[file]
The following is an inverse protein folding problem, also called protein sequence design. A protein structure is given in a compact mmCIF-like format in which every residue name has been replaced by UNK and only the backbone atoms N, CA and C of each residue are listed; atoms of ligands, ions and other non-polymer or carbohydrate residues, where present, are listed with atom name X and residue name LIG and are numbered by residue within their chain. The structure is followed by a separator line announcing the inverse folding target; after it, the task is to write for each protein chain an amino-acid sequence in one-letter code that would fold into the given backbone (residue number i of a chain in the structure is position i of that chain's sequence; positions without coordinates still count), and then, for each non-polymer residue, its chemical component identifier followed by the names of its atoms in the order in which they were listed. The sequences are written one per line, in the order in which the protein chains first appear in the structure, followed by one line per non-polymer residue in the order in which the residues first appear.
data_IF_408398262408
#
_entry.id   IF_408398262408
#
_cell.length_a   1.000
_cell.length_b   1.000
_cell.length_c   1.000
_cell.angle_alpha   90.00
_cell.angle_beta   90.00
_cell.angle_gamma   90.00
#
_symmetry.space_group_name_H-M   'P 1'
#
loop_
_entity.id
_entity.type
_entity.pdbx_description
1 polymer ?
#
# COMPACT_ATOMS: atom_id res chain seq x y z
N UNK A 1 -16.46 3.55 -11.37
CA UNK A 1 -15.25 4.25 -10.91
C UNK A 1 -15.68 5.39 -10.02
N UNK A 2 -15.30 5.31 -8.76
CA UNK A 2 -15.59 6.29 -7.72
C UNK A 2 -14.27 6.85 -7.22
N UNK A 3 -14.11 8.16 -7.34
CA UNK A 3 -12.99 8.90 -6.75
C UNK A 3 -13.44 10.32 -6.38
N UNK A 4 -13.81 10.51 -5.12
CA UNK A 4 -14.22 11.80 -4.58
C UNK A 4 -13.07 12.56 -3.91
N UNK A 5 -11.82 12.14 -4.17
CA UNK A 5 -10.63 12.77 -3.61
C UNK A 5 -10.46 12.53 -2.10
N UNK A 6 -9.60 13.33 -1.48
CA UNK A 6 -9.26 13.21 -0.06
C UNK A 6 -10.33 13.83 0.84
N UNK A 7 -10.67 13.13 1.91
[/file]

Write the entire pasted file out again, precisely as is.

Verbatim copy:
The following is an inverse protein folding problem, also called protein sequence design. A protein structure is given in a compact mmCIF-like format in which every residue name has been replaced by UNK and only the backbone atoms N, CA and C of each residue are listed; atoms of ligands, ions and other non-polymer or carbohydrate residues, where present, are listed with atom name X and residue name LIG and are numbered by residue within their chain. The structure is followed by a separator line announcing the inverse folding target; after it, the task is to write for each protein chain an amino-acid sequence in one-letter code that would fold into the given backbone (residue number i of a chain in the structure is position i of that chain's sequence; positions without coordinates still count), and then, for each non-polymer residue, its chemical component identifier followed by the names of its atoms in the order in which they were listed. The sequences are written one per line, in the order in which the protein chains first appear in the structure, followed by one line per non-polymer residue in the order in which the residues first appear.
data_IF_408398262408
#
_entry.id   IF_408398262408
#
_cell.length_a   1.000
_cell.length_b   1.000
_cell.length_c   1.000
_cell.angle_alpha   90.00
_cell.angle_beta   90.00
_cell.angle_gamma   90.00
#
_symmetry.space_group_name_H-M   'P 1'
#
loop_
_entity.id
_entity.type
_entity.pdbx_description
1 polymer ?
#
# COMPACT_ATOMS: atom_id res chain seq x y z
N UNK A 1 -16.46 3.55 -11.37
CA UNK A 1 -15.25 4.25 -10.91
C UNK A 1 -15.68 5.39 -10.02
N UNK A 2 -15.30 5.31 -8.76
CA UNK A 2 -15.59 6.29 -7.72
C UNK A 2 -14.27 6.85 -7.22
N UNK A 3 -14.11 8.16 -7.34
CA UNK A 3 -12.99 8.90 -6.75
C UNK A 3 -13.44 10.32 -6.38
N UNK A 4 -13.81 10.51 -5.12
CA UNK A 4 -14.22 11.80 -4.58
C UNK A 4 -13.07 12.56 -3.91
N UNK A 5 -11.82 12.14 -4.17
CA UNK A 5 -10.63 12.77 -3.61
C UNK A 5 -10.46 12.53 -2.10
N UNK A 6 -9.60 13.33 -1.48
CA UNK A 6 -9.26 13.21 -0.06
C UNK A 6 -10.33 13.83 0.84
N UNK A 7 -10.67 13.13 1.91